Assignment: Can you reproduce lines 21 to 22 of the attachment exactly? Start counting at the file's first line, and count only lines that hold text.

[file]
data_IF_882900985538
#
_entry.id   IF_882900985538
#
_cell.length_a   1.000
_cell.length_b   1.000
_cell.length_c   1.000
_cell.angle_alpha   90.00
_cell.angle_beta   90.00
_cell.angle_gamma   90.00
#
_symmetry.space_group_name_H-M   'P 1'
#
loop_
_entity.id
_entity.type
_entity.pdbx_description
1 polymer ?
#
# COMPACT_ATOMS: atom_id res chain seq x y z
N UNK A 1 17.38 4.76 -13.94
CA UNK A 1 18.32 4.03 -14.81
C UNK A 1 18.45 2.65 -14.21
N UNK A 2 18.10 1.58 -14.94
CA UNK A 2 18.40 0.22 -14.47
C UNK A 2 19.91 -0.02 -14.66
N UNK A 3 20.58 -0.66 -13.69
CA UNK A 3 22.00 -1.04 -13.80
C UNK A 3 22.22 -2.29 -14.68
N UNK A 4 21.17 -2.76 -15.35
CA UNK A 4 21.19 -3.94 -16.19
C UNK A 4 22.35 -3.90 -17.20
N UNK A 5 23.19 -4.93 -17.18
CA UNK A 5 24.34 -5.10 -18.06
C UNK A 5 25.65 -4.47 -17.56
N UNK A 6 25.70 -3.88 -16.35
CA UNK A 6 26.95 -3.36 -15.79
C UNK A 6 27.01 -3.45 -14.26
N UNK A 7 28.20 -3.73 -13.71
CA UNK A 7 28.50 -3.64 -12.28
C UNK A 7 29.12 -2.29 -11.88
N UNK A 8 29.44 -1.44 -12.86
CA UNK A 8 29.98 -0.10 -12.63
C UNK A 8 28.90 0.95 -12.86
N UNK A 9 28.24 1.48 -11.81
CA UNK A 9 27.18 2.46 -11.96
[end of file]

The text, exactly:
N UNK A 1 17.38 4.76 -13.94
CA UNK A 1 18.32 4.03 -14.81